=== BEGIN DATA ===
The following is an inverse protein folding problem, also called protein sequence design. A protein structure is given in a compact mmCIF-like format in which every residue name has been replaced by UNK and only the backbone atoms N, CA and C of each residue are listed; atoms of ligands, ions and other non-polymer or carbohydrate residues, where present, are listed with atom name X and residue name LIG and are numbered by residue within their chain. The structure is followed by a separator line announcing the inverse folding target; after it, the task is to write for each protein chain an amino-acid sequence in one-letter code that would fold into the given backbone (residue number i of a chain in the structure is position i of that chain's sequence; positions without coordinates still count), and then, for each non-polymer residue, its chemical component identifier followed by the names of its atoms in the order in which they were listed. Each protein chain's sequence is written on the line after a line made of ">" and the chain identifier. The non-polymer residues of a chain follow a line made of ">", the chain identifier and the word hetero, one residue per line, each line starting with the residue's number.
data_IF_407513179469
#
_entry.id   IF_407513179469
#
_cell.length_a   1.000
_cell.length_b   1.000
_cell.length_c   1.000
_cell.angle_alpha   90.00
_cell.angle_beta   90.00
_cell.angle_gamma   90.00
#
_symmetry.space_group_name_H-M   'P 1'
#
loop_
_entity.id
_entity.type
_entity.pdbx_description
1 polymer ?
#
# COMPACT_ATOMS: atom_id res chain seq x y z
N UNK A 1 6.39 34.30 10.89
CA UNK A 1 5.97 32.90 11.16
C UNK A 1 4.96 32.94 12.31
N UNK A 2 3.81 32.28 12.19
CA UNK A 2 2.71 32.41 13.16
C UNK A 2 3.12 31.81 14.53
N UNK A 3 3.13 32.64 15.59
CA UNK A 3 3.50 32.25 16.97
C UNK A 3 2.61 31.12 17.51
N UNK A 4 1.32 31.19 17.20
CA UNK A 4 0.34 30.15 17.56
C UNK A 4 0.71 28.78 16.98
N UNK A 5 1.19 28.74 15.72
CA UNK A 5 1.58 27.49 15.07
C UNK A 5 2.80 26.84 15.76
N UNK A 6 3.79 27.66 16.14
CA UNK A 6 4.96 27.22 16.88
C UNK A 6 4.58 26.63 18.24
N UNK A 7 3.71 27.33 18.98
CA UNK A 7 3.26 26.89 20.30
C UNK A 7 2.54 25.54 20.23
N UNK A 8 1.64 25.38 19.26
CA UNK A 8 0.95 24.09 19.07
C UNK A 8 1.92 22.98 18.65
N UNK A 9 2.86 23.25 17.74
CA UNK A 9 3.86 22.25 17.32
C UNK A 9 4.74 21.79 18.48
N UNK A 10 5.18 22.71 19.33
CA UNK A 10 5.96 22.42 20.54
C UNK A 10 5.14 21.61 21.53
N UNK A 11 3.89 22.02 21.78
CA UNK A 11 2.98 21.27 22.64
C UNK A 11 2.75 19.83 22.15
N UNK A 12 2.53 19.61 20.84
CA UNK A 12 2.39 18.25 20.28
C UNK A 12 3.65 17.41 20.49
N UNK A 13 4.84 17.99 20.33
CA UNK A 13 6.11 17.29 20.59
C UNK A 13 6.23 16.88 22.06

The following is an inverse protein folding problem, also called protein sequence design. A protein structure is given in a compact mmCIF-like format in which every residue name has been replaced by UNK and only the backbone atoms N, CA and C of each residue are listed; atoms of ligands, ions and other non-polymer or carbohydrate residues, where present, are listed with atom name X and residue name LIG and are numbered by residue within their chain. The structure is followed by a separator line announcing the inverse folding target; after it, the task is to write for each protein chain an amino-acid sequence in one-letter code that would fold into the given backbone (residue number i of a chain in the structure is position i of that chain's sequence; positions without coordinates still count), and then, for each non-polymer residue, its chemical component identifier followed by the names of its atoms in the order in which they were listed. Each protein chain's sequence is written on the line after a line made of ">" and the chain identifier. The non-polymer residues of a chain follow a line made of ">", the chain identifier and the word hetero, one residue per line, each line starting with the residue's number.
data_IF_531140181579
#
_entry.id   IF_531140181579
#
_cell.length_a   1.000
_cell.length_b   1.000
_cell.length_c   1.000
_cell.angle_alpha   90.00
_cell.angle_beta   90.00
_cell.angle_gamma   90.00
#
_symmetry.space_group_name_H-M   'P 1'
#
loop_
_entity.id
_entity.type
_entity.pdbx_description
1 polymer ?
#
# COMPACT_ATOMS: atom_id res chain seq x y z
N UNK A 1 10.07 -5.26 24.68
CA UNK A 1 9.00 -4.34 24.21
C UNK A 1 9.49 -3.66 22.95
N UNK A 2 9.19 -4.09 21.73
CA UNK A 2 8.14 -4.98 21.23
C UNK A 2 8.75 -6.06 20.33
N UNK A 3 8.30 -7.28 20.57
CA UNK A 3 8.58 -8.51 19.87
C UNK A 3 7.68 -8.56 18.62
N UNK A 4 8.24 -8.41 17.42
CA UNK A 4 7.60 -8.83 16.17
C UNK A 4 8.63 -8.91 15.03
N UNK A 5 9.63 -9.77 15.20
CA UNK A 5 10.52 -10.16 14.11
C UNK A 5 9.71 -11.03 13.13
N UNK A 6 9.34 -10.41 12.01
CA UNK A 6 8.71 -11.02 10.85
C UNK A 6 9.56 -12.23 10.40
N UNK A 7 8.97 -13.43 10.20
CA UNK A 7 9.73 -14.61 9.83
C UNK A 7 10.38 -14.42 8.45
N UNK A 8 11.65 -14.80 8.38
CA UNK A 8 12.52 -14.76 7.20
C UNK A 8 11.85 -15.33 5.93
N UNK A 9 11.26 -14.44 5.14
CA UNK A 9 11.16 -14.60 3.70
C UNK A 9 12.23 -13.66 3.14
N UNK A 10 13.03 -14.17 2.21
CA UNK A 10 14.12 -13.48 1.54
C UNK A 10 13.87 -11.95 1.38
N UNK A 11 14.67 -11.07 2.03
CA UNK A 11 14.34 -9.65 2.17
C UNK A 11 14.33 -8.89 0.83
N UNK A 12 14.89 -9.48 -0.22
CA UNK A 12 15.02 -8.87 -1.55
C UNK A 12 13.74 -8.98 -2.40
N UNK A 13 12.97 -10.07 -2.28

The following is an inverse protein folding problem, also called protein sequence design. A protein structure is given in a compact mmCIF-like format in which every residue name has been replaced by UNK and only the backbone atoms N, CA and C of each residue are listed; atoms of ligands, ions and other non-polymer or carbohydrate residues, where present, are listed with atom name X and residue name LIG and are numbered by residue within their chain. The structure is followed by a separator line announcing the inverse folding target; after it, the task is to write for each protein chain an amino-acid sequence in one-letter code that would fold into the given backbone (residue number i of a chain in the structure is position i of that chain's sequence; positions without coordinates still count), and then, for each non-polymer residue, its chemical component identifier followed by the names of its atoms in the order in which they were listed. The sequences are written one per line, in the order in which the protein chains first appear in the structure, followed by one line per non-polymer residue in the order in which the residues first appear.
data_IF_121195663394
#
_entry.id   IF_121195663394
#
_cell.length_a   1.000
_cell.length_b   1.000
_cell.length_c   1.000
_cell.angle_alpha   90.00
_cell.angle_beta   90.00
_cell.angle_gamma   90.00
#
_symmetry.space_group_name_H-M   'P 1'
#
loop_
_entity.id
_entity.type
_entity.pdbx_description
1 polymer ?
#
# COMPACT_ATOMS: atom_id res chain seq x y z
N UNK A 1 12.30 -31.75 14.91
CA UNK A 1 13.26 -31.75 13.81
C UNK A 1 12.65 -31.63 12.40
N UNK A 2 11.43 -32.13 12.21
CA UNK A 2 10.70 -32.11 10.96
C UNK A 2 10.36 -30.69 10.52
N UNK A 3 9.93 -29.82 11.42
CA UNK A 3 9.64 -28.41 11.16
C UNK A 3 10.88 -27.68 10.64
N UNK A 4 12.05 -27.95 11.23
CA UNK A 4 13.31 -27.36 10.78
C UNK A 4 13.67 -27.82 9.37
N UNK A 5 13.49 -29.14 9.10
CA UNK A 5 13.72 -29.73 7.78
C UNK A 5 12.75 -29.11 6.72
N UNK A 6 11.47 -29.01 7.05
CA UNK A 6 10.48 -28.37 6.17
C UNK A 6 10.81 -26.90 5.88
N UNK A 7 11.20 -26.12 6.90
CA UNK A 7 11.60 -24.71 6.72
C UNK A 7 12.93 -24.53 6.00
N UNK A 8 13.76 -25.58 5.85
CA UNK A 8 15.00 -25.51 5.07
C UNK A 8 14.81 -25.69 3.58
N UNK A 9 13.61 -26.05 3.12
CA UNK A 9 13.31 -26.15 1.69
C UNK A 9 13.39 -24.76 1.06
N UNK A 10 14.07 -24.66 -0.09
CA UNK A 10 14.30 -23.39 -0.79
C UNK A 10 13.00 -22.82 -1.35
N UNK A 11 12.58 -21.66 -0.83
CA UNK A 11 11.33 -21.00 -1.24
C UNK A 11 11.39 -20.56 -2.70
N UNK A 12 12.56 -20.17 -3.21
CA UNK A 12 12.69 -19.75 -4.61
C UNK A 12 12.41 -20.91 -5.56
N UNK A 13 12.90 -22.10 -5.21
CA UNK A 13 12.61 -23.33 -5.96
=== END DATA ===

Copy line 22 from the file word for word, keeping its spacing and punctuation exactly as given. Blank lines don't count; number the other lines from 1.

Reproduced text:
N UNK A 1 6.39 34.30 10.89